All Commentary
Thursday, November 1, 1962

Principles Of Taxation

Dr. Russell recently rejoined the staff of the Foundation for Economic Education to devel­op and direct the FEE School of Political Economy.

Compulsory military service in our nation is based squarely on the democratic principle that every person is obligated to serve his country equally and to the best of his ability. We American people would not tolerate the idea that one soldier should be compelled to serve ten times longer than an­other soldier merely because the first one happened to be a better gunner.

But when it comes to economic support for our government and nation, that principle of equal treatment is rejected. Our system of progressive taxation is based squarely on the idea that some persons shall pay 70 per cent of their incomes while other persons shall pay only 20 per cent, or even no income tax at all. The more you earn, the more you must pay to government out of each additional dollar of income.

Whether or not I like the idea of compulsory military service, at least I can understand the princi­ple on which it is based; for the idea of equal treatment is, of course, the heart of the democratic concept. But I cannot find any principle in morality, economics, or political science to justify the progressive income tax.

Economically, it is about as logical as paying half-time (in­stead of time-and-a-half ) for over­time work. Or paying less instead of more for increased production.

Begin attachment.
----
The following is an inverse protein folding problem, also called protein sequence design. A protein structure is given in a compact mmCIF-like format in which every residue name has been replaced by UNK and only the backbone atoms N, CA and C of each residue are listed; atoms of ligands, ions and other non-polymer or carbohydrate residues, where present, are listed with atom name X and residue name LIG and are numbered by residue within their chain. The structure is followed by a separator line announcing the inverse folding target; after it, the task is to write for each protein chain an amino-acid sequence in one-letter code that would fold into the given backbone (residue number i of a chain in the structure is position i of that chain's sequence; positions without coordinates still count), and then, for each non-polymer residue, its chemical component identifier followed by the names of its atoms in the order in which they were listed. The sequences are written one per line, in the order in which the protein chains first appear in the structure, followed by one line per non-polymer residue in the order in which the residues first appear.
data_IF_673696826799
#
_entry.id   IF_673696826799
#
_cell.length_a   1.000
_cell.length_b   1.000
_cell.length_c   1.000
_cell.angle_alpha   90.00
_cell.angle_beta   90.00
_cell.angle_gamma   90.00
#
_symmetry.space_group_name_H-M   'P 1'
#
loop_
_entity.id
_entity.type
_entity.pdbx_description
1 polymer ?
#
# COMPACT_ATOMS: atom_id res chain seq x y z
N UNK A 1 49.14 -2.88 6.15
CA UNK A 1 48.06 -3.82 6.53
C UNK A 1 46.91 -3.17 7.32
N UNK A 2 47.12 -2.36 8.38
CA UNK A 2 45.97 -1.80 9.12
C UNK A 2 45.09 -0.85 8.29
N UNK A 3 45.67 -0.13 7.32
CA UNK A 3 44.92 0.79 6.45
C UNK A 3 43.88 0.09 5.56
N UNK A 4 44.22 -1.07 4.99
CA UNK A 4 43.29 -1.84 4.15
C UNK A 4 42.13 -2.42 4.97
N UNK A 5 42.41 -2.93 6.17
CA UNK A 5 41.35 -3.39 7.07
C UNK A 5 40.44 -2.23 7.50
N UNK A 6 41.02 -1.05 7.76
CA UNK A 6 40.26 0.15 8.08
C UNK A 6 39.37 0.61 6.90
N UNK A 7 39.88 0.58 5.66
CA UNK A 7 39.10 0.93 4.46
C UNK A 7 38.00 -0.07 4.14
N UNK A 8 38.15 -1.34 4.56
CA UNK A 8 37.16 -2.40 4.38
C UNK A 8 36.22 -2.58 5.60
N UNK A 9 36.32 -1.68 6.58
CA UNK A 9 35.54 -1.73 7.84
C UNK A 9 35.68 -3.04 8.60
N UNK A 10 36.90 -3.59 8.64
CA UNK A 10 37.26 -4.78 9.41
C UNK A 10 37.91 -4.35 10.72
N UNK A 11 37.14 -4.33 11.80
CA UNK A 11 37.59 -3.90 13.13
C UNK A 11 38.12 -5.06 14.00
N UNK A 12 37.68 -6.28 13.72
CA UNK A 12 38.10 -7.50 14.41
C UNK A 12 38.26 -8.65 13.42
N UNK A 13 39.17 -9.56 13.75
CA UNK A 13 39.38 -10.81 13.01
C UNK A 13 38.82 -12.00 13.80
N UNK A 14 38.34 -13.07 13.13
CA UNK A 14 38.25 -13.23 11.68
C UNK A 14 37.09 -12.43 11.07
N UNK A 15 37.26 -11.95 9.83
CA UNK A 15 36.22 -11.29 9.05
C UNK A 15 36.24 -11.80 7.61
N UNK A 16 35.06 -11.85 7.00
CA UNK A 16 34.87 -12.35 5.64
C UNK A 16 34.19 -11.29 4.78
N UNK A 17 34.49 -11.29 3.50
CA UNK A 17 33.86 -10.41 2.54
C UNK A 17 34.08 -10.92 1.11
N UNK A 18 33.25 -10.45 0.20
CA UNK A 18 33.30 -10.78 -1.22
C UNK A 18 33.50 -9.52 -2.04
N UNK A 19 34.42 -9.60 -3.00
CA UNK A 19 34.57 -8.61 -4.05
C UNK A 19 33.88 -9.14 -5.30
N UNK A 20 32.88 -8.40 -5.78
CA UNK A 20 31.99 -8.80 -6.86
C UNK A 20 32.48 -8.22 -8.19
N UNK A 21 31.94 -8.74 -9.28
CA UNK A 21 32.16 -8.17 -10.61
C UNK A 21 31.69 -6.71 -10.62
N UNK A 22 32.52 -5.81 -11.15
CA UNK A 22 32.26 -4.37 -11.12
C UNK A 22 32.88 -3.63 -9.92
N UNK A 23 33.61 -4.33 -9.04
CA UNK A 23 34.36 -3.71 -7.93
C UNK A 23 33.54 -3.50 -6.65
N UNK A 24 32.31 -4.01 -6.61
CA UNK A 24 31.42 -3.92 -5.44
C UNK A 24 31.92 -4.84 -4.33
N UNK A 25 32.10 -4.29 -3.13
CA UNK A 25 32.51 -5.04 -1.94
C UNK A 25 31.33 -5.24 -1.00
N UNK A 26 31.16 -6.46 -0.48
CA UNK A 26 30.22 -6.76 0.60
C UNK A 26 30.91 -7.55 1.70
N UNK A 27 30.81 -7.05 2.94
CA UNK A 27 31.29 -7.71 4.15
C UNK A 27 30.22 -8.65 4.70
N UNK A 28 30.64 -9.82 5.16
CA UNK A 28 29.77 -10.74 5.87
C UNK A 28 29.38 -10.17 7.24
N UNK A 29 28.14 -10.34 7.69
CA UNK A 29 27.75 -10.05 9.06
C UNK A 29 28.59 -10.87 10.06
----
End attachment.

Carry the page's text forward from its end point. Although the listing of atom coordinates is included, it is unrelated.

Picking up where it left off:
Morally, the progressive income tax seems to be based mostly on this idea: “They earn more money than we do, we outnumber them, so let’s vote to have the govern­ment take it.”

Politically, our current proce­dure is clearly a total departure from the principle of taxation on which this nation was founded.

There is, however, a theory and practice of taxation that is in harmony with democratic principies and that will still raise the enormous amounts of money our government now spends. It is pro­portional taxation. That is, each person shall pay the same rate—10 per cent, 20 per cent, 30 per cent, or whatever tax rate the peo­ple vote for. The democratically se­lected rate shall apply equally to all incomes, whether large or small. If the tax rate were 20 per cent, for example, the person with a taxable income of $100,000 would pay $20,000—and the person with a taxable income of $5,000 would pay $1,000.

Under proportional taxation, it is true, of course, that the rich man would still pay more money than the poor man. But at any rate, each would then receive equal treatment under the law, in both war and peace. That is, each con­script would serve the same time in the army, regardless of military ability; and each taxpayer would be subject to the same rate of taxation, regardless of economic ability.

Actually, proportional taxation is traditionally American. While the principle of absolute equality has sometimes prevailed, the “equality of rate” or proportional principle has usually been fol­lowed. Taxes on real and personal property are current examples. The person with a $20,000 home pays twice as much in taxes as does the person with a $10,000 home—not five or six times as much merely because he owns more property than his neighbor. Sales taxes are also in proportion to purchases. The social security tax is a com­bination of equal and proportional. The tariff tax has always been in proportion to the amount im­ported. And so on.